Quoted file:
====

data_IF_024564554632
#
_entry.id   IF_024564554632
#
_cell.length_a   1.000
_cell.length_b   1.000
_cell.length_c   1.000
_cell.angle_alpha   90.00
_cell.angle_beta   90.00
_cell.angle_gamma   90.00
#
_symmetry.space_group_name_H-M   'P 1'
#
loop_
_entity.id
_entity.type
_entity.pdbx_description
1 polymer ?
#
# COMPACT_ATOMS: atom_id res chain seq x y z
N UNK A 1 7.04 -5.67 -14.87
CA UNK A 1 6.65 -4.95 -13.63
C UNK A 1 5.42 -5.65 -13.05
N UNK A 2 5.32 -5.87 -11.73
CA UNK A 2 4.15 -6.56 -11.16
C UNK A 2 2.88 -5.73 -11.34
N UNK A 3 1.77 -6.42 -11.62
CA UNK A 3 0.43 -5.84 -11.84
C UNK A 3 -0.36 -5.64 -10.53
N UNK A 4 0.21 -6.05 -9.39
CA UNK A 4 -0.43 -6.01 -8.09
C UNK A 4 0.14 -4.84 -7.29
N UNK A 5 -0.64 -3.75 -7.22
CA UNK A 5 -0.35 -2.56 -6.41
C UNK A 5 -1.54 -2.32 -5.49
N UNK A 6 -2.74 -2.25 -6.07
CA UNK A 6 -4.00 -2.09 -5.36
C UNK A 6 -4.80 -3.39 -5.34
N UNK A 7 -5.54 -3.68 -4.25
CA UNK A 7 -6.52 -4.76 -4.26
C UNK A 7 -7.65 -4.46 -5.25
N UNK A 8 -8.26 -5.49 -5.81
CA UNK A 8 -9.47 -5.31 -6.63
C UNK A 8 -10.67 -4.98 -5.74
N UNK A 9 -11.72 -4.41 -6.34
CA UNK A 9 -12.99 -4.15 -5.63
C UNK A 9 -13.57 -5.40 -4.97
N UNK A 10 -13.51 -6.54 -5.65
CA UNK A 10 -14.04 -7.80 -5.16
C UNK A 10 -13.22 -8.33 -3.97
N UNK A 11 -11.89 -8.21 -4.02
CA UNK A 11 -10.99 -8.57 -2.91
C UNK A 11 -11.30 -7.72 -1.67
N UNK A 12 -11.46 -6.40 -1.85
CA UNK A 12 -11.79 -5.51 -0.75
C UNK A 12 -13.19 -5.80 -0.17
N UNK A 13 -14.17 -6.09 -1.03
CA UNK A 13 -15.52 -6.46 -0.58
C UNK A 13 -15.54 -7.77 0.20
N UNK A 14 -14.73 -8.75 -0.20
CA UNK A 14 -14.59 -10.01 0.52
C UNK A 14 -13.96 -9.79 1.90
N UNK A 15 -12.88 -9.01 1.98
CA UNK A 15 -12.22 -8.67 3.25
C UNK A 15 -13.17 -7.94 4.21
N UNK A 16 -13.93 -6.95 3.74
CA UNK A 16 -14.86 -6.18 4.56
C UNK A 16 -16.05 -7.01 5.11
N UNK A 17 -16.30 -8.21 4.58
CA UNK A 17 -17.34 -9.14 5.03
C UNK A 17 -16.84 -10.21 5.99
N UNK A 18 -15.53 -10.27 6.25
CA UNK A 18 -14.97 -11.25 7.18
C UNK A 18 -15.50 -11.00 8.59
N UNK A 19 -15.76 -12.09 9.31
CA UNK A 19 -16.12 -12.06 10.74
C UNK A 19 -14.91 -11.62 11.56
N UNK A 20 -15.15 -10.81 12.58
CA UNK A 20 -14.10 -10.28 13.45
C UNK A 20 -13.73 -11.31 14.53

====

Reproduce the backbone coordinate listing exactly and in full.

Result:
data_IF_024564554632
#
_entry.id   IF_024564554632
#
_cell.length_a   1.000
_cell.length_b   1.000
_cell.length_c   1.000
_cell.angle_alpha   90.00
_cell.angle_beta   90.00
_cell.angle_gamma   90.00
#
_symmetry.space_group_name_H-M   'P 1'
#
loop_
_entity.id
_entity.type
_entity.pdbx_description
1 polymer ?
#
# COMPACT_ATOMS: atom_id res chain seq x y z
N UNK A 1 7.04 -5.67 -14.87
CA UNK A 1 6.65 -4.95 -13.63
C UNK A 1 5.42 -5.65 -13.05
N UNK A 2 5.32 -5.87 -11.73
CA UNK A 2 4.15 -6.56 -11.16
C UNK A 2 2.88 -5.73 -11.34
N UNK A 3 1.77 -6.42 -11.62
CA UNK A 3 0.43 -5.84 -11.84
C UNK A 3 -0.36 -5.64 -10.53
N UNK A 4 0.21 -6.05 -9.39
CA UNK A 4 -0.43 -6.01 -8.09
C UNK A 4 0.14 -4.84 -7.29
N UNK A 5 -0.64 -3.75 -7.22
CA UNK A 5 -0.35 -2.56 -6.41
C UNK A 5 -1.54 -2.32 -5.49
N UNK A 6 -2.74 -2.25 -6.07
CA UNK A 6 -4.00 -2.09 -5.36
C UNK A 6 -4.80 -3.39 -5.34
N UNK A 7 -5.54 -3.68 -4.25
CA UNK A 7 -6.52 -4.76 -4.26
C UNK A 7 -7.65 -4.46 -5.25
N UNK A 8 -8.26 -5.49 -5.81
CA UNK A 8 -9.47 -5.31 -6.63
C UNK A 8 -10.67 -4.98 -5.74
N UNK A 9 -11.72 -4.41 -6.34
CA UNK A 9 -12.99 -4.15 -5.63
C UNK A 9 -13.57 -5.40 -4.97
N UNK A 10 -13.51 -6.54 -5.65
CA UNK A 10 -14.04 -7.80 -5.16
C UNK A 10 -13.22 -8.33 -3.97
N UNK A 11 -11.89 -8.21 -4.02
CA UNK A 11 -10.99 -8.57 -2.91
C UNK A 11 -11.30 -7.72 -1.67
N UNK A 12 -11.46 -6.40 -1.85
CA UNK A 12 -11.79 -5.51 -0.75
C UNK A 12 -13.19 -5.80 -0.17
N UNK A 13 -14.17 -6.09 -1.03
CA UNK A 13 -15.52 -6.46 -0.58
C UNK A 13 -15.54 -7.77 0.20
N UNK A 14 -14.73 -8.75 -0.20
CA UNK A 14 -14.59 -10.01 0.52
C UNK A 14 -13.96 -9.79 1.90
N UNK A 15 -12.88 -9.01 1.98
CA UNK A 15 -12.22 -8.67 3.25
C UNK A 15 -13.17 -7.94 4.21
N UNK A 16 -13.93 -6.95 3.74
CA UNK A 16 -14.86 -6.18 4.56
C UNK A 16 -16.05 -7.01 5.11
N UNK A 17 -16.30 -8.21 4.58
CA UNK A 17 -17.34 -9.14 5.03
C UNK A 17 -16.84 -10.21 5.99
N UNK A 18 -15.53 -10.27 6.25
CA UNK A 18 -14.97 -11.25 7.18
C UNK A 18 -15.50 -11.00 8.59
N UNK A 19 -15.76 -12.09 9.31
CA UNK A 19 -16.12 -12.06 10.74
C UNK A 19 -14.91 -11.62 11.56
N UNK A 20 -15.15 -10.81 12.58
CA UNK A 20 -14.10 -10.28 13.45
C UNK A 20 -13.73 -11.31 14.53